“Had I known,” I told Paul, but I didn’t finish my sentence.

I realized, just before completing that thought, that had I known about the frustrations of the evening, I probably would have wanted to stay home. If I had predicted an evening of sugar-highs and over-zealous boys flying up and down the lit paths, I might have opted to stay in that night, maybe watch a Christmas video or get a root canal.

But then I would have missed out on a wonderful memory. The truth is that in spite of all those trying moments, the evening was a lot of fun. Even just a few hours after the event, my view of the night was changing. I was laughing about my fast-paced life, about how an evening of leisurely light watching turned into a frenzied chase of ten boys.

Very rarely in life are circumstances totally easy. For every wonderful, fun memory that we make as a family, there are plenty of tiny details of hardship, little moments of agitation and inconvenience that I hadn’t planned on. But over time I forget those hardships and mostly remember the beauty of the moment. Very rarely do I conclude that something wasn’t “worth it.”

This summer, on our whirlwind trip to Washington D.C., Emmitsburg and Gettysburg, there were a lot of those same frustrating moments. We have had plenty of road trips with the boys where the traveling was peaceful and easy. This wasn’t one of those trips. We spent the first day traveling in the car for 14 hours, and in some ways it felt like we never quite recovered after that.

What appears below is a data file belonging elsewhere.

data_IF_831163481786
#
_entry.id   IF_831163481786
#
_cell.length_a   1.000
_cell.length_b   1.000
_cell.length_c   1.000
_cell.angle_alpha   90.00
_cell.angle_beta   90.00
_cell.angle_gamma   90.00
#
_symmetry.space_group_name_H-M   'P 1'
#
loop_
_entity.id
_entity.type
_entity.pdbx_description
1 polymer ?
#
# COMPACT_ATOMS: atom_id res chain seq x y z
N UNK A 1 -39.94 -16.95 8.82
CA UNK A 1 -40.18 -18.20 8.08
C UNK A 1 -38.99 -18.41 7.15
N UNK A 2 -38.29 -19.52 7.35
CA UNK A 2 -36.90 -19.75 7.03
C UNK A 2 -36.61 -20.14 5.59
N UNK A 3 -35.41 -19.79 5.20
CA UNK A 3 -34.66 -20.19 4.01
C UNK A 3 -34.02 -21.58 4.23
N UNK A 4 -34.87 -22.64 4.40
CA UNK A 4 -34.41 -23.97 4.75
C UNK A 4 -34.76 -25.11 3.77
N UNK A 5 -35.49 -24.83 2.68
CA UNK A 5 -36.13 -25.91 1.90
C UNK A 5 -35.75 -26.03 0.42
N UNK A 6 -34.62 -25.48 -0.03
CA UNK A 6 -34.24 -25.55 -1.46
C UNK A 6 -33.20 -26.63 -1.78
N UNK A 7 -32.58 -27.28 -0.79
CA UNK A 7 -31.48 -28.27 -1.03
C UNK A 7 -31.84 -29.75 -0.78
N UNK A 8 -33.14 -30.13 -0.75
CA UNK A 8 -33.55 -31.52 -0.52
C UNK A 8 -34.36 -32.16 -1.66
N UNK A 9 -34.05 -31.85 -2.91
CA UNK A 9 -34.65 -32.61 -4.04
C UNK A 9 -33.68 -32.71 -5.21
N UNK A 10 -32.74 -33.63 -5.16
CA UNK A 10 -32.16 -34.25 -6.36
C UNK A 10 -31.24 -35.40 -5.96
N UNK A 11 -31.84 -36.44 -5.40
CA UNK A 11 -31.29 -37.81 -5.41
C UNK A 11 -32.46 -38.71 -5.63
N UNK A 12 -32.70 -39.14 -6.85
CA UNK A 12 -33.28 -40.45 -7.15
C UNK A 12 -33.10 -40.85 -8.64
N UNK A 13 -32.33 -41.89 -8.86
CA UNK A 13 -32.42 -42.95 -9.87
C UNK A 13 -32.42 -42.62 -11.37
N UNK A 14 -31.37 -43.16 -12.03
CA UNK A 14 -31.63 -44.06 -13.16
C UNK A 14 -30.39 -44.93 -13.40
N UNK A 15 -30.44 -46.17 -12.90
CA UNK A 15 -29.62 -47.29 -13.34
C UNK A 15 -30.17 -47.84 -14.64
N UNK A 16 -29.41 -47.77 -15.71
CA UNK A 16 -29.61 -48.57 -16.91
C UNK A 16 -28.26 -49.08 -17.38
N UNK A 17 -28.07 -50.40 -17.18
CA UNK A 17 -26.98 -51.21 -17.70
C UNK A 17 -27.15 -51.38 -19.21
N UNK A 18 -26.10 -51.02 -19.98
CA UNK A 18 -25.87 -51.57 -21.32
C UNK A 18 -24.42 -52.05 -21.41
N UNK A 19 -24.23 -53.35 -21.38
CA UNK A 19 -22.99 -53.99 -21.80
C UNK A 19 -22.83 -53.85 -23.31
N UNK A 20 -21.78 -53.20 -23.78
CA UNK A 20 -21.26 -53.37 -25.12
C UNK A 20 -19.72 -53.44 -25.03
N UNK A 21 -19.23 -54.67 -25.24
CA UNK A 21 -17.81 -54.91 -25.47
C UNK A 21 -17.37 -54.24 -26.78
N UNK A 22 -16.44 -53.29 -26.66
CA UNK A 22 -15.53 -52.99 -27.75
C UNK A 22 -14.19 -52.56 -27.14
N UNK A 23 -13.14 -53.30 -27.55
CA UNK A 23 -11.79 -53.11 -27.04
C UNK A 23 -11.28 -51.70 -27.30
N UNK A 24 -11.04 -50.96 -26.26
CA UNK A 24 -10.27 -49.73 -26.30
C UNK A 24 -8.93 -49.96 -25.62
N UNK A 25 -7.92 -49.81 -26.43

On that first day of traveling, as we were heading to Mount St. Mary’s to take the boys to the grotto, I kept wondering if it was too much. I wondered if we should just drop that leg of the trip. But each time Paul and I would discuss it, we felt compelled to plow ahead, to push ourselves a bit. Going to the Mount would be worth the effort.

While there, we had moments of brilliance and beauty, but we also had five tired boys. I never had any clear revelation where the skies opened and God shouted out to me that I had done good.

In hindsight, it was more of a whisper.

When we got home from our trip, we were still tired and worn out.

“I can’t be totally sure that it was all worth it,” I remember telling my dad one afternoon as I dealt with still-exhausted boys. “That was so much work.”

“Pilgrimages often are,” he said. And when I look at all these adventures as a Pilgrimage, these efforts are absolutely worth it, and also, in the big picture of life, very minimal. 1567″>


The Original Snuggie?

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Thanks, FT. 1566″ .